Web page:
St. Louis brings all of her eight dogs inside her home with her, but isn’t opposed to other dogsledders tethering their animals.

She admits the practice can look initially questionable, especially if you are new to dogsledding.

“When I first went out to Markstay, where Jen (Lowe) and her husband Evan had 30 huskies on chains, I was kind of, oh, that’s weird,” she recalls. “But once I got to know them and be around the dogs more, I could tell these were great people and they took better care of their dogs than most people with pet dogs.”

Jen Lowe, who sadly died earlier this year, would go out “multiple times a day to feed them and give them water,” she says. “Jen and Evan would clip all their nails, put boots on their feet, make sure they were socialized with people. And they were really stable dogs, because their needs were fulfilled.”

Sled dogs of course get lots of exercise in the winter, which keeps them fit and trim. “People see these dogs and think they’re starving, but they eat thousands of calories a day,” St. Louis says. “You can also see athletes’ ribs. These dogs are incredible — they are the ultimate athletes, in tip-top shape.”

Fetterley says the North Ridge dogs get taken off their tethers daily for exercise and interaction, so it’s not as if they are constantly confined to one small radius. “We free-run our dogs every day,” she says.

Older dogs that no longer have the itch (or physical ability) to hit the trail are kept on the ranch in a “retirement villa,” Fetterley adds. “We don’t adopt them out because we’re attached to them. They’ve worked hard and deserve retirement in an environment they are used to and comfortable in.”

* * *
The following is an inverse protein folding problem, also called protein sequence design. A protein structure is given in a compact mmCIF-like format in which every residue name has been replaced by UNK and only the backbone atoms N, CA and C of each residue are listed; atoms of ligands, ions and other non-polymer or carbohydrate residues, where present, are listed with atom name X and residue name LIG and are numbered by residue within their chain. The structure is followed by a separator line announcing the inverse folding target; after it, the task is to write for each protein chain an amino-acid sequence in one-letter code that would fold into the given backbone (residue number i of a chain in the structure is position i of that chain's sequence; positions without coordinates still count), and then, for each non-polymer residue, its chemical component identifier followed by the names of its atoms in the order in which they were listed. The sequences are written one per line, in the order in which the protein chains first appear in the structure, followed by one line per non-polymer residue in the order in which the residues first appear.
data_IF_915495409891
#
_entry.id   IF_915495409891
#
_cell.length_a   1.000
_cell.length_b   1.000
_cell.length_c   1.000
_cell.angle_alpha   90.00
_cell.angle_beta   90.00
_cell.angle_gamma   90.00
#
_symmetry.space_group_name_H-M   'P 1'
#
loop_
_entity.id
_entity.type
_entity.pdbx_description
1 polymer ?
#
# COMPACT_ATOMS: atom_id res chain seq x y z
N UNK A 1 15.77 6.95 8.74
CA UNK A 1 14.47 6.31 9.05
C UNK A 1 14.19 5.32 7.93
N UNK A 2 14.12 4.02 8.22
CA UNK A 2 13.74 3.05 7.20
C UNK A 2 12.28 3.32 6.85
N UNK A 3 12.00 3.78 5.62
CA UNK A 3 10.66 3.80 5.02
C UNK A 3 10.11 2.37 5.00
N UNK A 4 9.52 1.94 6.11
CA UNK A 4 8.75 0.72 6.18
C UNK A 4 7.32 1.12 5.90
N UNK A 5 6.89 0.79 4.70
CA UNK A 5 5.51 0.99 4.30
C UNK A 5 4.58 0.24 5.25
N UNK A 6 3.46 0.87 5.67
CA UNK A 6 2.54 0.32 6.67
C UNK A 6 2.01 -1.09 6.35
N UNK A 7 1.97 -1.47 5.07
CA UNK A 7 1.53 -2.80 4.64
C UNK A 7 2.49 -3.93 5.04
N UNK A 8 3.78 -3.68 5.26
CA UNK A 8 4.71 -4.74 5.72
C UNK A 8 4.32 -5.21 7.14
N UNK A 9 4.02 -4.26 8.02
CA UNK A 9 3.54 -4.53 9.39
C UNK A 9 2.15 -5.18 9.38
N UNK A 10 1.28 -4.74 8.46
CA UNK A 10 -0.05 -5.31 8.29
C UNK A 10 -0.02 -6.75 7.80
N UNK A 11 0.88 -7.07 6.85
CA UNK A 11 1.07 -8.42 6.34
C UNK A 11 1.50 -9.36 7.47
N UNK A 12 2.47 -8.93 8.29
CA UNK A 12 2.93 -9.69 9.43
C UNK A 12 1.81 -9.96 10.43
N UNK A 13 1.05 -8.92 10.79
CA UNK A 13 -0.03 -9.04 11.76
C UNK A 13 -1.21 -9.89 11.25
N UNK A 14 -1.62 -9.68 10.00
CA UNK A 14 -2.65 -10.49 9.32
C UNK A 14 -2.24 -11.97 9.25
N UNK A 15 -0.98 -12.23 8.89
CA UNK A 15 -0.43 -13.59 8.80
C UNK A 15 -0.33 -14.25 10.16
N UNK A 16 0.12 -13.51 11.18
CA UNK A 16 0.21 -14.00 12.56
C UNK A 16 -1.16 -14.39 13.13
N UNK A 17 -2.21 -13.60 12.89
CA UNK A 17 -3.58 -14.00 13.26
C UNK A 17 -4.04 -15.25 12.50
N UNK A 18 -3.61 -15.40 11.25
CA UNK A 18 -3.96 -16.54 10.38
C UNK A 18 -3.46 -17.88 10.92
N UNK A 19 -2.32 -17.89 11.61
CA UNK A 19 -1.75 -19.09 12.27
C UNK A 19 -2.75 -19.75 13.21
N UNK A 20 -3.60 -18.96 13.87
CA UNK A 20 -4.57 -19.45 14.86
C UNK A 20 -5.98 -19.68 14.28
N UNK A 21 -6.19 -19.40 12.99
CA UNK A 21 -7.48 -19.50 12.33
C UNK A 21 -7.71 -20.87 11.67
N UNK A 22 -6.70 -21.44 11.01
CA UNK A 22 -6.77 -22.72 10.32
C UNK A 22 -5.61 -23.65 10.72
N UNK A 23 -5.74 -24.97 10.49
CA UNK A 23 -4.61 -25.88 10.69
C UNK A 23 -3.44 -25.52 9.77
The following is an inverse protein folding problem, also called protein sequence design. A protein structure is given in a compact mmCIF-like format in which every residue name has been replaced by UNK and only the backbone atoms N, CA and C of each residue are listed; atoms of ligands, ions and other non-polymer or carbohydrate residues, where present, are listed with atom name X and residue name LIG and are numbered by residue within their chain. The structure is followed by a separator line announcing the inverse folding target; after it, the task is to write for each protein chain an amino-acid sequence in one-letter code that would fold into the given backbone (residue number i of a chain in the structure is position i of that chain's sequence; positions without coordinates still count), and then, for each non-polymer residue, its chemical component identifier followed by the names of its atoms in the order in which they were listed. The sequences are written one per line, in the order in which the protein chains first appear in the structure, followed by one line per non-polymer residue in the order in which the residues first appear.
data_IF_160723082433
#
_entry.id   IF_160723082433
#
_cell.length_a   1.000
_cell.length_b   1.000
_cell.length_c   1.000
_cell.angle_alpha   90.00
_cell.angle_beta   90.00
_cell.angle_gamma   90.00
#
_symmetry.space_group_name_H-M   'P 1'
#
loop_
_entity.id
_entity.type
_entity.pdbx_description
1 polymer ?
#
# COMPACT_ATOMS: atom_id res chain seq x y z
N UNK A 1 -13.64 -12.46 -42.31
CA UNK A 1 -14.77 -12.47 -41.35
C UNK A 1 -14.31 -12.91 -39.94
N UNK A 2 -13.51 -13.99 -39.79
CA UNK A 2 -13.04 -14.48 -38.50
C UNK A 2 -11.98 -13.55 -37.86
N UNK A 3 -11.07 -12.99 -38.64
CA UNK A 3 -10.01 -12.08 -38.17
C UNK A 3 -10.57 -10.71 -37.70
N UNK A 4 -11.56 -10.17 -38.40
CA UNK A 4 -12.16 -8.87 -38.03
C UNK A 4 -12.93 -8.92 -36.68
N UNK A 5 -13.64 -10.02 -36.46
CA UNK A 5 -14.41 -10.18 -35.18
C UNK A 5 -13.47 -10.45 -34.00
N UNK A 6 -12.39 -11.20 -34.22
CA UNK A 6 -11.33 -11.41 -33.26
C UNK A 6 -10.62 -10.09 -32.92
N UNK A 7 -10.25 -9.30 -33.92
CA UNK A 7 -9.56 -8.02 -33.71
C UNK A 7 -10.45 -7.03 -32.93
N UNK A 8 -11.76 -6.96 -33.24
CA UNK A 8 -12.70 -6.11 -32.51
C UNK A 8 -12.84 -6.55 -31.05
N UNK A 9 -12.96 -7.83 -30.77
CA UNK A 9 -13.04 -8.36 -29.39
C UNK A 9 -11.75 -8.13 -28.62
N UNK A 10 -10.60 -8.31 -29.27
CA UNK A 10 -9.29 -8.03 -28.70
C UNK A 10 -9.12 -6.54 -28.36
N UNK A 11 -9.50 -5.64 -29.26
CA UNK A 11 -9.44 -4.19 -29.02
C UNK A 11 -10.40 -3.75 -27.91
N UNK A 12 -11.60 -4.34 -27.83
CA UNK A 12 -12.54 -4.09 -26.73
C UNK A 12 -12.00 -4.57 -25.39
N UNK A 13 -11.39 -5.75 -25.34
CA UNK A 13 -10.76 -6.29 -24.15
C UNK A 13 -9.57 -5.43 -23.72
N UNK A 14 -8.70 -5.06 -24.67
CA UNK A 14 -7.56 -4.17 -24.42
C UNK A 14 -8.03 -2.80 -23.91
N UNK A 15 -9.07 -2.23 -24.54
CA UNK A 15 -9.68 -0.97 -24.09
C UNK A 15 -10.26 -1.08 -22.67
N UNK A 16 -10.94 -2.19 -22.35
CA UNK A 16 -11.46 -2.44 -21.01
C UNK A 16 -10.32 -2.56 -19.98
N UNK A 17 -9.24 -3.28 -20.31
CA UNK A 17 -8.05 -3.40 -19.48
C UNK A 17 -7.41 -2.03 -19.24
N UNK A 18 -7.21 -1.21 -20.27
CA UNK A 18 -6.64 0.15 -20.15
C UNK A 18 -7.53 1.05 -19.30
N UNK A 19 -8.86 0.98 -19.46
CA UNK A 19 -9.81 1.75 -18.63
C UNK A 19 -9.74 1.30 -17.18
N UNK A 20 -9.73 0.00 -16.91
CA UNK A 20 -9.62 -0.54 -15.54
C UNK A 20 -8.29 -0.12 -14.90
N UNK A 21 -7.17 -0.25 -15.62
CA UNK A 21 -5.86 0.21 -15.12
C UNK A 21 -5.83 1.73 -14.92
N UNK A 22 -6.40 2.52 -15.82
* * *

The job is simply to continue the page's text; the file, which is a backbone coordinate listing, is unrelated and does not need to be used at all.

Some retirees can be “integrated into house life,” she says, but others “have lived outside with the pack for eight or 10 years, so it’s not something all dogs can do.”

All dogs are different and Fetterley recommends people should do “what is in their best interest.”

Mushers themselves are best to make the call about their animals, just as parents know what’s best for their children, she argues.

But whether they tether or pen their animals outdoors, or quarter them in an indoor kennel, “the problem is not the quote-unquote confinement method,” she says. “It’s about the person in charge of the animals and how they take care of them. Tethering itself is not abusive, but human behaviour can be, so that’s where we need to focus our attention, and make sure no one is being abusive or neglectful.”

Fetterley says her industry is under more scrutiny lately, in part because of the 2016 documentary Sled Dogs, which exposes animal abuse among some individuals involved in the sport.

The documentary was also criticized, however, for inaccuracies and misrepresentations.

“Like all industries, there is room to improve,” says Fetterley. “I’m not saying dogsledding is a perfect sport. But you can’t go around saying all dogsledders are horrible.”

She says Alaskan huskies are bred to run and pull, and do so quite willingly. “You can’t push a rope,” she says. “Usually they’re so excited to go that people have to use brakes on the sled. But if they don’t want to run, they just sit down.”

And while some keepers of sled dogs — just like pet owners in general — might be negligent, Fetterley says it’s far more common for people in this world to be extra protective of their animals.

“This is our livelihood, our family,” she says. “And healthy, happy dogs that love what they do are going to do the best. So as dogsledders we get our backs up when someone makes blanket generalizations.”